An intensifying campaign of U.S. air strikes on the self-proclaimed Islamic State (IS) has nearly shut down its oil operations in Iraq and has hampered its more lucrative business in Syria, eroding the group's largest source of financing and threatening its ability to govern territory.
Iraq Oil Report has compiled a comprehensive history of the IS oil sector based on the organization's own records, details of which have just been declassified by the U.S. government and are being published here for the first time. Those accounts have been broadly corroborated by the first-hand testimony of residents and oil workers in IS-occupied territory.
They show that, until recently, nearly 2,000 IS oil workers, many recruited from abroad, were able to outfox early U.S. attempts to derail the group's oil operations. From the end of 2014 through May 2015, even after being hit by a series of air strikes, the highly bureaucratic and organized operation generated as much as $40 million per month from the sale of crude oil. (The IS organization generated millions more by taxing transportation and refining, though the U.S. officials declined to give more detailed figures.)
"From the documents, we see this: oil has traditionally been approaching 50 percent of their profits. And the other 50 percent was the total of all the other things," said Amos Hochstein, the State Department's Special Envoy for International Energy Affairs, who is at the center of the U.S. government's efforts to identify weaknesses in the IS group's oil sector.
The U.S. gained unprecedented insight into those operations after American special forces conducted a raid in May 2015, in which they killed the IS leader in charge of its oil assets in Syria, known as Abu Sayyaf, and captured his records of the sprawling operation. It was the largest trove of intelligence ever yielded from a single special forces raid, composing nearly seven terabytes of data, Hochstein said.
The revelations from the Abu Sayyaf raid prompted a more aggressive air campaign against the IS oil sector, named Operation Tidal Wave II, which began in October.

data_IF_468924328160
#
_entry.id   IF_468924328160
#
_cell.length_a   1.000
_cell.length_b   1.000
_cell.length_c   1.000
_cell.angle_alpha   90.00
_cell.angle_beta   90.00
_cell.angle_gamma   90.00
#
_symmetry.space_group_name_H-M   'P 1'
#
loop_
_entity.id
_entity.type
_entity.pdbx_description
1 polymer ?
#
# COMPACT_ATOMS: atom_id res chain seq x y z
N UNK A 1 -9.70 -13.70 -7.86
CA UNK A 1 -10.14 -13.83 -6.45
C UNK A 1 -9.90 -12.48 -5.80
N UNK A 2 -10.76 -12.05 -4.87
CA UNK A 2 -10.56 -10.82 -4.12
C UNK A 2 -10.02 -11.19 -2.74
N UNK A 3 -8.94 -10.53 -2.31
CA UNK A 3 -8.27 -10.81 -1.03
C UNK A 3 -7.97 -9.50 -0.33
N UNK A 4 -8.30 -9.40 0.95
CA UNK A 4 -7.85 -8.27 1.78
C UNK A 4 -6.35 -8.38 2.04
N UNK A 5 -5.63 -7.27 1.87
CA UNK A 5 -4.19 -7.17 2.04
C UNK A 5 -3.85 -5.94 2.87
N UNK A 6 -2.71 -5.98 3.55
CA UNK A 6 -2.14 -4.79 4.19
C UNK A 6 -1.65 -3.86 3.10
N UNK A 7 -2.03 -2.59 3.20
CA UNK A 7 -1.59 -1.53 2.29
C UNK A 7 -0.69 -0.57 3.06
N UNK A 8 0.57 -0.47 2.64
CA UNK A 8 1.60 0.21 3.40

"We are already seeing a degraded capability from the beginning of Tidal Wave II, in terms of management of fields and transporting crude and fuel," Hochstein said. He, along with a second U.S. official, gave separate briefings to Iraq Oil Report on the Abu Sayyaf documents and the ways in which those revelations have shaped military strategy.
Abu Sayyaf's records confirmed that strikes on field infrastructure - including pumps, flow lines, manifolds, and even wellheads - could not stop production entirely, and in some cases took facilities offline for only a few days. Many of the 200-plus wells controlled by IS have enough natural pressure to gush oil without any mechanical assistance, albeit at reduced rates, and even when equipment could not be repaired, field workers resorted to rudimentary methods such as digging nearby pits to collect and store crude until it could be pumped onto trucks, according to the second U.S. official.
"As long as they control territory, the question becomes not 'how do you stop them from producing,' but 'how do you make sure that, for the interim period they still hold territory, that they derive as little profit as possible from oil, and minimize their ability to use it in their governance efforts,'" Hochstein said.
A broad array of military operations - by federal Iraqi forces, Kurdish Peshmerga forces, the U.S.-led coalition, and Iran-backed paramilitary forces - have already succeeded at taking back almost all of the oil assets that IS militants once controlled in Iraq. The Tidal Wave II campaign now focuses on the group's remaining oil assets, which are concentrated in Syria, but also include Iraq's Qayyarah field and refinery, about 80 kilometers south of Mosul.
In more than a dozen interviews, residents in IS-occupied areas of Iraq said this intensified military pressure is being felt on the ground. The IS group is now struggling to provide basic services: prices of fuel, food, and other goods have shot up recently, while fuel shortages have affected the availability of electricity and, in some areas such as Mosul, running water.
"Everything used to be okay," said a resident of Qaim, a city in western Anbar province near the Syrian border, who fled the area in November. "We had food, fruits, fuel. But this started to diminish in 2015... Now, there isn't healthy drinking water, and foods and medicines are in short supply. The people are suffering from despair because Daesh is controlling their fate."
That kind of economic pain appears to be a primary goal of the U.S. strategy.
A center of profit and power
The IS group draws much of its strength - financially, militarily, and ideologically - from its ability to perform many functions of a state. Oil has been centrally important to that ambition, not only providing financing and fuel for military operations, but also powering an economy whose success has the potential to bolster the organization's popular legitimacy.